This time of year, instead of a blanket of lush green grass, the back yard is a patchy reminder of a lawn that could use some attention. Nothing to be done but wait until spring, right? Not necessarily. Your lawn may not be ready for the mower but dormant seeding the lawn now will help your lawn get a leg up on spring growth.
While many people are familiar with the term overseeding, you may not have heard of dormant seeding. This is a type of overseeding that’s intentionally done in the winter, when your established grass bed has gone dormant. While there is little value in scattering seed, broadcasting grass seed over bare or patchy areas gives seeds an opportunity to anchor in the soil before germinating.
Late summer is the best time to overseed your lawn, to address thin patches and fortify your lawn against weeds and intrusive grasses. But if you didn’t get a chance, or simply did not experience any problem areas until later in the season, then dormant seeding is your answer.
Dormant seeding is an inexpensive and fairly easy way to increase your lawn’s density without the full overhaul of laying fresh sod pallets.
Seeding may take place anytime during the months of November through February. However, in the last few years studies have shown that February may be the best month for deployment, with germination success rates as high as nearly 75 percent—a significant advantage over December or January rates of around 50 percent.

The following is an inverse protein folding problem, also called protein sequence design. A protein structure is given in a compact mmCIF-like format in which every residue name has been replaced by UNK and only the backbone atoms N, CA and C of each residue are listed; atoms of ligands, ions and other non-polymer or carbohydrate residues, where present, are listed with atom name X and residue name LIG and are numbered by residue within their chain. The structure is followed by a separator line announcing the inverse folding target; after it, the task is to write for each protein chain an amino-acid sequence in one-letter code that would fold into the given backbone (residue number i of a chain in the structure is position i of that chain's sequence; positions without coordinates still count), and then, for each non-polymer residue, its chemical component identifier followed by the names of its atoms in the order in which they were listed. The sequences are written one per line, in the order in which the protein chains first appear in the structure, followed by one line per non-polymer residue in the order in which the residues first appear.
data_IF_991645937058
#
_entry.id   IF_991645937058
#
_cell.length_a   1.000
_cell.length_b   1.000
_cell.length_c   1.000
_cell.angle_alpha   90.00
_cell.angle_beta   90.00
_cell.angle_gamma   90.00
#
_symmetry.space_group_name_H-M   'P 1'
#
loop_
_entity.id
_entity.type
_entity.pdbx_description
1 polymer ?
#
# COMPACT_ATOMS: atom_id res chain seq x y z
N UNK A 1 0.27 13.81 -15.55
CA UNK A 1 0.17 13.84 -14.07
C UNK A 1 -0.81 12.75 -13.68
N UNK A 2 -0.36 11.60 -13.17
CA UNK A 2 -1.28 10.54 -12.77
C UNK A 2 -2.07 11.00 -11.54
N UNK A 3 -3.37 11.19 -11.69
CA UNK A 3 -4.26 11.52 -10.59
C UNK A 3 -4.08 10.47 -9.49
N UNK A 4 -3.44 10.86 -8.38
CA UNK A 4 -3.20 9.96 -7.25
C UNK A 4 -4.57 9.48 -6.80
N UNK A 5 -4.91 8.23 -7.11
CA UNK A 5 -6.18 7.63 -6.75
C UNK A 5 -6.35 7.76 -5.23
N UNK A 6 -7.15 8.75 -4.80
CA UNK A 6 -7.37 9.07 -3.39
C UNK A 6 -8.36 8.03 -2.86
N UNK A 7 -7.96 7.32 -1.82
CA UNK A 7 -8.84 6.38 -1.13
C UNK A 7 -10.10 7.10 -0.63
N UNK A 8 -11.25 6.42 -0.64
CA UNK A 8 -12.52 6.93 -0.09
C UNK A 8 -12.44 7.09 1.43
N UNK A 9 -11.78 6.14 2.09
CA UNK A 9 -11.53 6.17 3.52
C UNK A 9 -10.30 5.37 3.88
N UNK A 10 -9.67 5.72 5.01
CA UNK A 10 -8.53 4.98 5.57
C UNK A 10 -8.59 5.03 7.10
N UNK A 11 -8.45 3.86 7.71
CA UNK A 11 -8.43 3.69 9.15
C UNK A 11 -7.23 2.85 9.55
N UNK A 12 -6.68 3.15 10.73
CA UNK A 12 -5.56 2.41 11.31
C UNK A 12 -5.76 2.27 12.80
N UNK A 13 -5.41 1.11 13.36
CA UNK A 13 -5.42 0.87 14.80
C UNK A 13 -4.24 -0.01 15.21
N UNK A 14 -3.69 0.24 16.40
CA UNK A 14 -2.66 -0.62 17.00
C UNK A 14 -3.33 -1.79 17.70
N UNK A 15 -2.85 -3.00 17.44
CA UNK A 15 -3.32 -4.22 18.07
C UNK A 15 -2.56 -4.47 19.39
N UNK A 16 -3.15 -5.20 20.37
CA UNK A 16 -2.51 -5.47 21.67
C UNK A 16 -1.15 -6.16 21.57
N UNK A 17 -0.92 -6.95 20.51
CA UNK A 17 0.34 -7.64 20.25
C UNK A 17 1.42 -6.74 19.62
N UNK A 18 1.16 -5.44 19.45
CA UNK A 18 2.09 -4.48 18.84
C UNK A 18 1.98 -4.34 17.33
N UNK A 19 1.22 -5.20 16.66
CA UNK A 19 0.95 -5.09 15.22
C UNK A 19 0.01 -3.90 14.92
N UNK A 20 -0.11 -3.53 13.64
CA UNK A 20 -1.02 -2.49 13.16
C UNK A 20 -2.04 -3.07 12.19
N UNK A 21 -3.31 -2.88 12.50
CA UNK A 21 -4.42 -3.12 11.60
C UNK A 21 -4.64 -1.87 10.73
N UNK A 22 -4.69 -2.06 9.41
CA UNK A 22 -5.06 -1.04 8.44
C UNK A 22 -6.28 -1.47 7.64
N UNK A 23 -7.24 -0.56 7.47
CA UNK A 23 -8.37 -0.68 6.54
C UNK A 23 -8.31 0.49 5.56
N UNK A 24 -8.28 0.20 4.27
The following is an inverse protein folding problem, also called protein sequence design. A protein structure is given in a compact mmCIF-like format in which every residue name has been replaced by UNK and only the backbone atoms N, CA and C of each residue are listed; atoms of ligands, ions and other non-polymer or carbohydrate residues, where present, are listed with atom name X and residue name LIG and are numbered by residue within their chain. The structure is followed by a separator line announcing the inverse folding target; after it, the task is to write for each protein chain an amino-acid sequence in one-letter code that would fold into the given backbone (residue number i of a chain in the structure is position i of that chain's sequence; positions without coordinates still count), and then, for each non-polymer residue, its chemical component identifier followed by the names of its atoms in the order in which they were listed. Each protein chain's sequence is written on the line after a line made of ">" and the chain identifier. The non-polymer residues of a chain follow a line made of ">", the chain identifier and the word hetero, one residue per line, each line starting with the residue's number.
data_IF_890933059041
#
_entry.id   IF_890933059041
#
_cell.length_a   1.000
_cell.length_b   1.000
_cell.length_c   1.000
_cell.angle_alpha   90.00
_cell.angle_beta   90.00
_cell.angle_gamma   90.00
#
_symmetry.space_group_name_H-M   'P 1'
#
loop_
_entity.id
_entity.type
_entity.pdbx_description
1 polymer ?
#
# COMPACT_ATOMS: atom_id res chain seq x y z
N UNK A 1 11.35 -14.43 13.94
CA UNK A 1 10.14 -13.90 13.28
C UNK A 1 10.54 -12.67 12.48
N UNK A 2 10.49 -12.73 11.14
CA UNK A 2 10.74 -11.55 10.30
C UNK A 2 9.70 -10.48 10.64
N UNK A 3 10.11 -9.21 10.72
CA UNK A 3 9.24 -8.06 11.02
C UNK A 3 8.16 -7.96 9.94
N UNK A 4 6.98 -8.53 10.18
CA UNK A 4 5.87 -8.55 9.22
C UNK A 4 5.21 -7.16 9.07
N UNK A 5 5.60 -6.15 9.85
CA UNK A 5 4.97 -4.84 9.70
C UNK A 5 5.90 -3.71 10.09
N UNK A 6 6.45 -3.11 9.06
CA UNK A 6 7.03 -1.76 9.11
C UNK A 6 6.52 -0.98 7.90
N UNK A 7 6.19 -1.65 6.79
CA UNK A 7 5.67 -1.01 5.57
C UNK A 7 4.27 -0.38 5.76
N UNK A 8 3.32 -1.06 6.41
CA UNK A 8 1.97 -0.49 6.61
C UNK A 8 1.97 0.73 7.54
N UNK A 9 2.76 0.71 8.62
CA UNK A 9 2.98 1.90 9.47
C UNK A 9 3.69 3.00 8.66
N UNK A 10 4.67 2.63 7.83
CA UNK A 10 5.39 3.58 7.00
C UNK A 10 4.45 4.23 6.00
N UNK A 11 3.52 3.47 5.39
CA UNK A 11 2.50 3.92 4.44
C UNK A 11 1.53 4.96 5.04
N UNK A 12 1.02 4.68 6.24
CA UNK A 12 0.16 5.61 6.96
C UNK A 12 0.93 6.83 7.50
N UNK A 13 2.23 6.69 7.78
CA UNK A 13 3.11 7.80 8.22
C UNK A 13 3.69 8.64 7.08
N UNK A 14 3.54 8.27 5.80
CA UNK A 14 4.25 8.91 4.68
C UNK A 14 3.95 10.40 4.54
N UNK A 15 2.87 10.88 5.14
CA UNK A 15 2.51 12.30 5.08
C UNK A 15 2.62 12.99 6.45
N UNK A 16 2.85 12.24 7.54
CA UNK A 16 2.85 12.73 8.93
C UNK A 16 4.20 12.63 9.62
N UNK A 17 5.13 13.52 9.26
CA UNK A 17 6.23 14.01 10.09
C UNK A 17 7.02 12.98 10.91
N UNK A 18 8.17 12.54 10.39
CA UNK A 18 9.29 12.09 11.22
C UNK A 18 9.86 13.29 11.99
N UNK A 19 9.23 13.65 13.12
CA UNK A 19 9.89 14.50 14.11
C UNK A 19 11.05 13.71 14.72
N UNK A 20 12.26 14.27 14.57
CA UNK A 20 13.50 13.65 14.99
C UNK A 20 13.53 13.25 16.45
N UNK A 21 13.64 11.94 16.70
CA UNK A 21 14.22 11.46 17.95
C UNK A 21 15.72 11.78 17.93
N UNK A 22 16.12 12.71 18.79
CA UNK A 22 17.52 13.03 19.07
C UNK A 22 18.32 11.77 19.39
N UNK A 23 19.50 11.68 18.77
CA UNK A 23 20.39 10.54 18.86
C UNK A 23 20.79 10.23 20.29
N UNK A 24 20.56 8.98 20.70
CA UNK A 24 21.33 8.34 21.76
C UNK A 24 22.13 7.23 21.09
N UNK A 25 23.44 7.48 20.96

If you’re planning to seed your lawn before winter ends, follow these simple rules to ensure the grass will be greener on your side of the fence.
- Seeds must make direct contact with bare soil.
- Dormant seeding is most successful in soil that is loose or has been previously tilled.
- Rake the area before seeding to agitate the soil and ensure it is free of debris.
- Follow seed provider guidelines for broadcast coverage. Too much seed can be as detrimental as under-seeding.
- Once seeding is complete, lightly rake the surface to cover seeds.
- Keep off the lawn and allow the weather to do your dirty work. The winter cycle in the coming weeks will help the seeds set and any freezing weather will result in even soil compressing, which will aid in germination.
- Hold off on the use of any herbicides until after germination has set in.
Now go inside and have a little hot cocoa. Maybe hit the web and find someplace to take your mower for a tune-up. It’s going to get a good workout on that beautiful lawn of yours.
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